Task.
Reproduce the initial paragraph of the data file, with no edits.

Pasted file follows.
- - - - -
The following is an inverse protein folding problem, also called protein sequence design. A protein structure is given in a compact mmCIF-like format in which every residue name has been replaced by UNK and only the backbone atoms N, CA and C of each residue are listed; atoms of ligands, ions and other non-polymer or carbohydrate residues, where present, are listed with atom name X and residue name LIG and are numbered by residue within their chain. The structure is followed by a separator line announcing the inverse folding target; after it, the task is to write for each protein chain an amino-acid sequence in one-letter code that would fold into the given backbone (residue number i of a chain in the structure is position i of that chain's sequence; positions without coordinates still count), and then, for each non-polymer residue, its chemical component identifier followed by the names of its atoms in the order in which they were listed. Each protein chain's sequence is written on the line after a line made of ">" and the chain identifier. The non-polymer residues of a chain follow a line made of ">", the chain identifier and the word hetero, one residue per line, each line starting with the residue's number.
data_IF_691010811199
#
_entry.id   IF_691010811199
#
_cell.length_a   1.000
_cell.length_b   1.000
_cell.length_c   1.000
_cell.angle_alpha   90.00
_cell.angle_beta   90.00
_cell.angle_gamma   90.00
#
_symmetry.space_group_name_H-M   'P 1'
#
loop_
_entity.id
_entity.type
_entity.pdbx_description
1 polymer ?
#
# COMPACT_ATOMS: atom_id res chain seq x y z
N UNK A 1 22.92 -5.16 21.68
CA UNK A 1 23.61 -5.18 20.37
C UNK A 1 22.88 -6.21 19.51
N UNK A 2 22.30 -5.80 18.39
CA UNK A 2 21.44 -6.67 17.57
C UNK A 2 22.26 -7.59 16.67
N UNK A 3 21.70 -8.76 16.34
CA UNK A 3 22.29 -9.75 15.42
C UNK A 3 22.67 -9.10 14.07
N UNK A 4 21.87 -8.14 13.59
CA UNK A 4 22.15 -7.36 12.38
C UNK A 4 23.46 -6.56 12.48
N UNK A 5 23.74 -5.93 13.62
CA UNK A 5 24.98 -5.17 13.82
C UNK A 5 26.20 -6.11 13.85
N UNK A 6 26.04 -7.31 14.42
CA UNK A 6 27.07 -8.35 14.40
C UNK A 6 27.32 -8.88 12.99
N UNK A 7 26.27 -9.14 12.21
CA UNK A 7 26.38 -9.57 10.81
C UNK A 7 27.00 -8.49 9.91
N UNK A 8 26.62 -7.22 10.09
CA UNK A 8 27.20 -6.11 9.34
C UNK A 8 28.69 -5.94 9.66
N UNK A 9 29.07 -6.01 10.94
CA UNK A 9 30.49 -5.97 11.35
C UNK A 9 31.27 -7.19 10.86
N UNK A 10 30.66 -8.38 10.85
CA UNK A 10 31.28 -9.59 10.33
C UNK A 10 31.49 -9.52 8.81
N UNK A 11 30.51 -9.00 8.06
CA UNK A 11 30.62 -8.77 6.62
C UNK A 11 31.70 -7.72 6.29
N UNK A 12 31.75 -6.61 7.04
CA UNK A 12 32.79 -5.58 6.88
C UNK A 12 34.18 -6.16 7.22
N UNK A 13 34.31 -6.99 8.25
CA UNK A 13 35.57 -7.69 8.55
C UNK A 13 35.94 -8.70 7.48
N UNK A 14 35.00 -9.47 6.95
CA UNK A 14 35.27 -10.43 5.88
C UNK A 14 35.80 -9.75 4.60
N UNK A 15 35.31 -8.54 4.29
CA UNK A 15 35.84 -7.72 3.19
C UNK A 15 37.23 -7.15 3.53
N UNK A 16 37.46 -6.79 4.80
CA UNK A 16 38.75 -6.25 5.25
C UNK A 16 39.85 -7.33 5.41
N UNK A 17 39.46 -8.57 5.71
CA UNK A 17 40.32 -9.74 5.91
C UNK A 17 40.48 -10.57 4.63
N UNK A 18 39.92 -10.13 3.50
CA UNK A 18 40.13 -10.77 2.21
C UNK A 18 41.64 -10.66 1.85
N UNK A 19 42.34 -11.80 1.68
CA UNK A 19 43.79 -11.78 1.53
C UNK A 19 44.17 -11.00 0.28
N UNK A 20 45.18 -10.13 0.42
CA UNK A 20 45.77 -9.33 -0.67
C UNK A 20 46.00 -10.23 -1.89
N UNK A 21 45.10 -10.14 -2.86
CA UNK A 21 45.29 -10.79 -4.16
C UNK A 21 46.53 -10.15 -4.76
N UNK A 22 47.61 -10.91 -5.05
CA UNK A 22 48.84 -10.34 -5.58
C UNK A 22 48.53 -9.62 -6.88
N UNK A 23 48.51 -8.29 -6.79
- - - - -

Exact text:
The following is an inverse protein folding problem, also called protein sequence design. A protein structure is given in a compact mmCIF-like format in which every residue name has been replaced by UNK and only the backbone atoms N, CA and C of each residue are listed; atoms of ligands, ions and other non-polymer or carbohydrate residues, where present, are listed with atom name X and residue name LIG and are numbered by residue within their chain. The structure is followed by a separator line announcing the inverse folding target; after it, the task is to write for each protein chain an amino-acid sequence in one-letter code that would fold into the given backbone (residue number i of a chain in the structure is position i of that chain's sequence; positions without coordinates still count), and then, for each non-polymer residue, its chemical component identifier followed by the names of its atoms in the order in which they were listed. Each protein chain's sequence is written on the line after a line made of ">" and the chain identifier. The non-polymer residues of a chain follow a line made of ">", the chain identifier and the word hetero, one residue per line, each line starting with the residue's number.